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Why Do We Use PLL in Digital Circuits?

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ReubenMijares

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In most ICs I encounter, PLLs are present. But I don't know actually what's the use of it. Some registers are associated with it which you need to program. May I know what's the use of this PLL and why are the registers need to be configured?

I know how PLL works. It takes 2 input frequencies, one is from a crystal oscillator which is stable, while the other one is from a VCO. The phase difference is compared to create a signal with a stable phase/frequency.. What I don't understand are the following:

1.) The crystal oscillator is already stable. Why not just use that signal for the clock? No need to compare 2 signals, right?
2.) What are its used for digital circuits? Is this to create a stable clock?
3.) Can you explain how programming the registers can alter the behavior of the PLL?

Regards,
Reuben
 

KlausST

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Hi,

Within a PLL there usually are two frequency dividers.
* one is in the input side (let's call it "d")
* one is in the feedback loop (let's call it "m")

Because one is in the feedback loop, it acts as a "multiplier" for the output frequency.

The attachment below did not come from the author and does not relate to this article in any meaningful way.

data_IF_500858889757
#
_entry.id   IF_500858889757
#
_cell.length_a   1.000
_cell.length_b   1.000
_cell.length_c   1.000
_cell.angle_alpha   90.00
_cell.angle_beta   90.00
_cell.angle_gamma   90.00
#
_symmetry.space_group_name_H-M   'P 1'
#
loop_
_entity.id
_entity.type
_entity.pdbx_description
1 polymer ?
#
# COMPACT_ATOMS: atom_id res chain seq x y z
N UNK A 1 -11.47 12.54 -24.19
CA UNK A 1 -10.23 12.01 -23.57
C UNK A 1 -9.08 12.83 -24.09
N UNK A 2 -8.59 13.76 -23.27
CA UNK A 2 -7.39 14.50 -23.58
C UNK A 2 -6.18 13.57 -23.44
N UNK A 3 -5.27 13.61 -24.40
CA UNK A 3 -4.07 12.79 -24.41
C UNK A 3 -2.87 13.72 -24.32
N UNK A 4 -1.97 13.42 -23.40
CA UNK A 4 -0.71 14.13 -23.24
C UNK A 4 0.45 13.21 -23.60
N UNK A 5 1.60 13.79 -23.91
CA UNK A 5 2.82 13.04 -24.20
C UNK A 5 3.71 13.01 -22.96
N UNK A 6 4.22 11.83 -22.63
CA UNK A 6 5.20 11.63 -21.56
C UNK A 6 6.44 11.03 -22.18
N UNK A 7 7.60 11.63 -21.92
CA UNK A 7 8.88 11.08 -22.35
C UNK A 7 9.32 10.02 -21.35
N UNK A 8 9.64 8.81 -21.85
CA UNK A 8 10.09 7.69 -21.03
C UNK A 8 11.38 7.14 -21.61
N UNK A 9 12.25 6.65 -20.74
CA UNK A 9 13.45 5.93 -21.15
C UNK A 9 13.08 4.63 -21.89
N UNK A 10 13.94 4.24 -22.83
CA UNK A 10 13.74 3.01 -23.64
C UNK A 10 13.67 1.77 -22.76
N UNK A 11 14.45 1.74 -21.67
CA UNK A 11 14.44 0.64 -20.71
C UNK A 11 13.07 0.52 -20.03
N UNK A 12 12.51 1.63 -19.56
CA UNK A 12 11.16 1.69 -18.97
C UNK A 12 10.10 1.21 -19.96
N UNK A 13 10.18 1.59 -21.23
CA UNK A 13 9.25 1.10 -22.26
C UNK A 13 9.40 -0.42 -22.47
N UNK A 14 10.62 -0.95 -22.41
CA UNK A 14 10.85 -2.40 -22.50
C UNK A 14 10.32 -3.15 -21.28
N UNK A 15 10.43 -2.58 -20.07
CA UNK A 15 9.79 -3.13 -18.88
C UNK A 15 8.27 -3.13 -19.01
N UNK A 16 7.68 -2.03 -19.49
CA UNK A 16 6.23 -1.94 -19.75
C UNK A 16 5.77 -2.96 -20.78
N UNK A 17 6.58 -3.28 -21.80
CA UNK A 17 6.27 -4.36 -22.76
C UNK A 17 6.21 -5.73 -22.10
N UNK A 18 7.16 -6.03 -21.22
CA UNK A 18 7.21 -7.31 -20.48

So you get a very flexible adjustment of the output frequency. It may be lower, equal or higher than the fixed input frequency.

F_out = f_in * m / d

In reality there are limitations because of VCO range limitations and loop stability problems. Therefore not all 256 x 256 combinations are possible.

Imagine you have 1.00MHz input frequency m= 41 and d= 40.
This results in 1.025 MHz
M=42, d=40 results in 1.050MHz
M=42, d=41 results in 1.02439MHz

Klaus
 

ReubenMijares

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Hi KlauST,

So this means that the reason why we use PLL is because the input frequency is fixed which limits the application to that certain frequency only. Thus, with the use of PLL, we can derive different frequencies based from the input frequency. Is this correct?

Then the registers are the ones that specify the value of M and D? Am I getting your point?

I think this post is more related to ASIC Design than here in Digital Communications.

Regards,
Reuben
 

betwixt

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Correct - but you are missing one important point, the new frequency is selected by the division ratio but is still locked to the reference clock. The PLL allows selection of different frequencies while retaining the stability of the timing source.

Yes, the M and D mentioned by Klaus are numeric values programmed into the registers so you can adjust the VCO frequency by writing new values to them. This is in essence how synthesized tuning works.

Brian.
 

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